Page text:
Saturday, September 27, 2008

Physics for Future Presidents -- The Science Behind the Headlines by Richard A. Muller

My book club selected this for the first read of the new year, and I am glad and sad to have read it.

First my glad side: considering the last eight years have seen a rejection of science in many areas, not to forget the general demonetization of intellectualism, this volume shows in a clear and concise manner, scientific explanations of important issues of the day. The best sections were on terrorism, nuclear weapons, and nuclear power. Muller taught me a lot about these issues. I was on the fence about nuclear power, but his statistics and logical discussions of the real dangers has caused me to lean somewhat in favor.

The section on space was the thinnest, and added nothing to my knowledge of this subject. Over all, the book was written at about a 10th grade level. The “Presidential Summaries” at the end of each chapter, were at about a 9th grade level. The reading level was glaring, and sometimes this came across as condescending. I sure hope the next president can at least read at a college level!

The book grew out of course the author teaches at UC-Berkeley, which makes the reading level even more glaring. Perhaps he has the current president in mind. Bush 43’s dictum, early on in his presidency, that all position and policy papers be no longer than 2 pages and his admission that he does not read newspapers, make me want to vote for an intellectual – not someone I’d like to talk sports with over a beer. 4 stars

--Chiron, 9/25/08

Sunday, September 14, 2008

Yesterday's Weather by Anne Enright

Anne Enright won the Booker prize in 2007. I had never heard of her, so when this volume came to my attention, I decided to read it first. Partly because it has been a while since I have read any short stories, partly because I am working on a short story now for my seminar in fiction, and partly because I did not want to begin by reading Enright's prize-winning novel.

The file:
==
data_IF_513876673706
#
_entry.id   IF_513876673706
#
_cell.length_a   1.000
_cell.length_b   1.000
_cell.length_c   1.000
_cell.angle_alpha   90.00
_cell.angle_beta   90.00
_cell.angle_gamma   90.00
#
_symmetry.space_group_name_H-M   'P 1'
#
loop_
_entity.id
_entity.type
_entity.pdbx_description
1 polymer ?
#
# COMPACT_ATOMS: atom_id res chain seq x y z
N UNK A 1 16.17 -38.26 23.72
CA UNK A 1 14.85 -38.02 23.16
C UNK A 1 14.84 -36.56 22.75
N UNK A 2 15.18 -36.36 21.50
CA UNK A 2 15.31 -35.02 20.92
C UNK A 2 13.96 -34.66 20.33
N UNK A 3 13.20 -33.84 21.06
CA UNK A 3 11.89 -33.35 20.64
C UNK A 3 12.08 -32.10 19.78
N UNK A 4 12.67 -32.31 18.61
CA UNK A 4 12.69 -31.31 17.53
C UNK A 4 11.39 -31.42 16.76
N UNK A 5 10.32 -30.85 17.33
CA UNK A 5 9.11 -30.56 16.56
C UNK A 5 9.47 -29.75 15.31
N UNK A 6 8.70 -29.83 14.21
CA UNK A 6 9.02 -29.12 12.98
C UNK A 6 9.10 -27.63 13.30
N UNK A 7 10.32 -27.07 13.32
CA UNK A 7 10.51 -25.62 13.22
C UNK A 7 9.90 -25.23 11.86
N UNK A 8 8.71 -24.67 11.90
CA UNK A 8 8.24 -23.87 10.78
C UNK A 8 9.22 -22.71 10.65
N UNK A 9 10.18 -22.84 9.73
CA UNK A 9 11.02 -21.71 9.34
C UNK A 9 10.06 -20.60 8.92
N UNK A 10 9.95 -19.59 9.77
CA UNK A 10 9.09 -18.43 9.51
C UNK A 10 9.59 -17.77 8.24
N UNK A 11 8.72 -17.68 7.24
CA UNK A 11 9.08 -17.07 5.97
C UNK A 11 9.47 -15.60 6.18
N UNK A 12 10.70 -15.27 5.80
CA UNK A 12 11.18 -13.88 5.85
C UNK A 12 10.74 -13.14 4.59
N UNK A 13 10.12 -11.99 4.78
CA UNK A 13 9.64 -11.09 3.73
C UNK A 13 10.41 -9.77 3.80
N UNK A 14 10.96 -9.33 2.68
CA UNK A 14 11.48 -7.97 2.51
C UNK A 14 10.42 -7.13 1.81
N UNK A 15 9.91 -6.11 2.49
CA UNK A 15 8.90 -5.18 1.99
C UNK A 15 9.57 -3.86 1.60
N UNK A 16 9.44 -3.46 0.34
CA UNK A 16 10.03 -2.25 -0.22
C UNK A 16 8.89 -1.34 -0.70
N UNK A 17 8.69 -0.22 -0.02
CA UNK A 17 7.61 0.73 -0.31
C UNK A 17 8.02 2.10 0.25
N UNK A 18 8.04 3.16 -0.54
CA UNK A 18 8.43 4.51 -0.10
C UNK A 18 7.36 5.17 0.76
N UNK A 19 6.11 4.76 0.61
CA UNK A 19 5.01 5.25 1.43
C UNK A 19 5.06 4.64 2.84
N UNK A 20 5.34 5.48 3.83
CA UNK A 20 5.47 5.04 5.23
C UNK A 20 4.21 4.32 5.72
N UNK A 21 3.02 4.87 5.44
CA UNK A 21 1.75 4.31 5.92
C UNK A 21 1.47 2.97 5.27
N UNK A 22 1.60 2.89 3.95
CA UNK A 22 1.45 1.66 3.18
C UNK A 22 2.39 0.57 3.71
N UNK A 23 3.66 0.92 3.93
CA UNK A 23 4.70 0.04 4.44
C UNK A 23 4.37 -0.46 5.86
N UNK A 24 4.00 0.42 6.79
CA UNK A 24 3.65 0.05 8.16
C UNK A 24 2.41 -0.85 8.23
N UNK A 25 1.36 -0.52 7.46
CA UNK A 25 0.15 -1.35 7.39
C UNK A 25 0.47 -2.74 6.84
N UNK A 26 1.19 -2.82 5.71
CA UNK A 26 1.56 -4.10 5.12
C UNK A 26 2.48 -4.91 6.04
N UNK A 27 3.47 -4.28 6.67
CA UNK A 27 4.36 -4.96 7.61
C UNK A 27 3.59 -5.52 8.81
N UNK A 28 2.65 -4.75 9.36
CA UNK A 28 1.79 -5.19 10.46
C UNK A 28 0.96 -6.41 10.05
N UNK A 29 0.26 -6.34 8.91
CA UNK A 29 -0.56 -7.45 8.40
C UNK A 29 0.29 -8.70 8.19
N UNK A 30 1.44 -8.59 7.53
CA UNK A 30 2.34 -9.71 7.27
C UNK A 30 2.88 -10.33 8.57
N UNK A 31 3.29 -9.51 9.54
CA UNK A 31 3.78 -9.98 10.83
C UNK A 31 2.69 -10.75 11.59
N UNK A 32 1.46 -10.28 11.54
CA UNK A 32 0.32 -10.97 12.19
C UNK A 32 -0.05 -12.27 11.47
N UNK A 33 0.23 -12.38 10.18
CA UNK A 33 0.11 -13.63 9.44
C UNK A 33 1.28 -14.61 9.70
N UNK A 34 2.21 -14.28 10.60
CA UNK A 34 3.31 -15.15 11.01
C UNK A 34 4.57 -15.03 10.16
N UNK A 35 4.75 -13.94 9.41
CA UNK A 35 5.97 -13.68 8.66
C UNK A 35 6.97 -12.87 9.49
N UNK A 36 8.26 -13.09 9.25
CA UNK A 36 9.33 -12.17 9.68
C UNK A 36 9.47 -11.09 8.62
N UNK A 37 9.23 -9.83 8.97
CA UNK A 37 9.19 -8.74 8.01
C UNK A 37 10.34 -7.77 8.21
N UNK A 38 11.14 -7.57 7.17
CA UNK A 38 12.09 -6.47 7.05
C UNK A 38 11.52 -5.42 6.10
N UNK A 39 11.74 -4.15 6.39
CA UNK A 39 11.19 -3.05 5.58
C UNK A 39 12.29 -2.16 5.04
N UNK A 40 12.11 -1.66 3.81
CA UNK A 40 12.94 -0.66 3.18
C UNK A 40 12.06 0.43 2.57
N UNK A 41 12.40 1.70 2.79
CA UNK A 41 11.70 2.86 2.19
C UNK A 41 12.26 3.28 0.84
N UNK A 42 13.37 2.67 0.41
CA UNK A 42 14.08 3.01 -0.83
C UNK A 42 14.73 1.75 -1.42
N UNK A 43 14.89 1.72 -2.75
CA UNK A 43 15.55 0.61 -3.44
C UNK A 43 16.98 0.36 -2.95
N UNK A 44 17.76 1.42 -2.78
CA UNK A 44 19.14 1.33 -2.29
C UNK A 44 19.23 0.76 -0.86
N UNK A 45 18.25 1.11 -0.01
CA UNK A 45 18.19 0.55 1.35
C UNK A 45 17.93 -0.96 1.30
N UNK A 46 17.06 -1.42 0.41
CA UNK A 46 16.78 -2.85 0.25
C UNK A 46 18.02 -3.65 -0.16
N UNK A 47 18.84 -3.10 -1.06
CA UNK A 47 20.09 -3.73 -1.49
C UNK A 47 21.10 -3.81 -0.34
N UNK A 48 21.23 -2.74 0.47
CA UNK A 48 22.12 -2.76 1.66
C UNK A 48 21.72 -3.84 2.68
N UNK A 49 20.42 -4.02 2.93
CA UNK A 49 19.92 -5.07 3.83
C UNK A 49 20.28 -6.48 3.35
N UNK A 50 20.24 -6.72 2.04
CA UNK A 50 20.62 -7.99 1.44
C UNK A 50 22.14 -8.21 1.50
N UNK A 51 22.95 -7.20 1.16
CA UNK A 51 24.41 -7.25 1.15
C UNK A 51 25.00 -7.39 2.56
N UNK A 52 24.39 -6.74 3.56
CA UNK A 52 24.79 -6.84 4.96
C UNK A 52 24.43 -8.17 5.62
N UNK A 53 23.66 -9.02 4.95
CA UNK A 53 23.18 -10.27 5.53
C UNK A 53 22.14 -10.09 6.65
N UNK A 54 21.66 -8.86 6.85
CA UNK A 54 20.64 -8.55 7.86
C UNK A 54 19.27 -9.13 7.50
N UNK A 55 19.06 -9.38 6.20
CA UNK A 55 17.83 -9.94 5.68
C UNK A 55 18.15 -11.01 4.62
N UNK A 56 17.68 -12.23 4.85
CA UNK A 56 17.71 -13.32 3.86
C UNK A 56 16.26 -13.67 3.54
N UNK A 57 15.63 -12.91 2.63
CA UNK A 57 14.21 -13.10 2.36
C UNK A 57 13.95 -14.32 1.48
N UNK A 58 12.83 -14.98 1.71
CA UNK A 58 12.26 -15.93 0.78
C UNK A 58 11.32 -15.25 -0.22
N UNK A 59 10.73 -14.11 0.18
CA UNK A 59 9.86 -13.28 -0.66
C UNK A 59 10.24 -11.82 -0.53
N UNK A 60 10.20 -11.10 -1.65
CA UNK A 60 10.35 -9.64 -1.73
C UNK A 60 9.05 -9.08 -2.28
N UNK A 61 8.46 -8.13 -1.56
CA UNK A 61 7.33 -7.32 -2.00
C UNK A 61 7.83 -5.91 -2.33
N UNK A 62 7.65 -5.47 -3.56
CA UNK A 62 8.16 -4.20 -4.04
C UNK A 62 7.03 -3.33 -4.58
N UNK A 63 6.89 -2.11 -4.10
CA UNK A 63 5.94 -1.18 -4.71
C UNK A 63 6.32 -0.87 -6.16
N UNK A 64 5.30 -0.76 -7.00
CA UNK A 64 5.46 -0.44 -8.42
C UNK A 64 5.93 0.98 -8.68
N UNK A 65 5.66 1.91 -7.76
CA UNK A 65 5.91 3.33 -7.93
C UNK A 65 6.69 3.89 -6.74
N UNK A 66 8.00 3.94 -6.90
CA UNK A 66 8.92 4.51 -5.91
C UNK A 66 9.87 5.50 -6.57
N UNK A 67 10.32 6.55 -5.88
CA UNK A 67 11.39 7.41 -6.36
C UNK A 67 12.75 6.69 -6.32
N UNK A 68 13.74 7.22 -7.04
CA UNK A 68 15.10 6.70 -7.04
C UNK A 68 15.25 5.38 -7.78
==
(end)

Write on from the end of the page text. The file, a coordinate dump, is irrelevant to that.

The best I can say about this collection is the stories are uneven. Some of the more conventional ones are memorable, but the stream of consciousness ones are, as the English say, rubbish. This is not to say I am sorry I read the collection -- there are plenty of good stories.

I especially liked the ones about relationships, for example, "Until the Girl Died" and "Here's to Love." Most of the stories are short -- 3-5 pages -- and perfect for those odd moments in the doctor's office or between groups of deplorable essays I had to grade last weekend.

Now, I am looking forward to Enright's Booker novel, The Gathering.

--Chiron, 9/14/08

Wednesday, September 10, 2008

A Time in Xanadu by Lars Gustafsson

Readers might recall my disappointment with two volumes of poetry by Gustafsson earlier this year. This volume was recommended by Amazon, and I decided to take a chance. This is a nifty volume of poetry published by Copper Canyon Press. I subscribe to their catalogue, and, if I had noticed they were the publisher, I would have waited and bought it directly from them.

This collection of poems is really rather good. The poems still have that sparse, Scandinavian style, but there are plenty of touches of humor, as he juxtaposes profound insights with ordinary images, events, and ideas. Here is a good example:

“…it’s nice sleeping with cats
in bed, somewhere down
in the foot area just where the toes
cautiously peep out into a nocturnal world
like watchman on the wall
of a very old city
Sleep City on the Plain of Dark.
The cat then at a suitable distance
but in a kind of understanding
with the toes, these ten watchman
against the dark, chaos, the void,
and the sound of the distant train.” (73)

Anyone who sleeps with a pet – cat or dog – can recognize the images here. Settle in after turning off the lights, wiggle and slide under the covers. A foot comes near the soft, still body of a pet, and then the warmth they exude touches the toes, the feet, and travels up the leg. Wonderful stuff.

This is one of those books that requires an immediate, slow, second, or maybe even a third read. One at a time, moments before the light goes out.

--Chiron, 9/10/08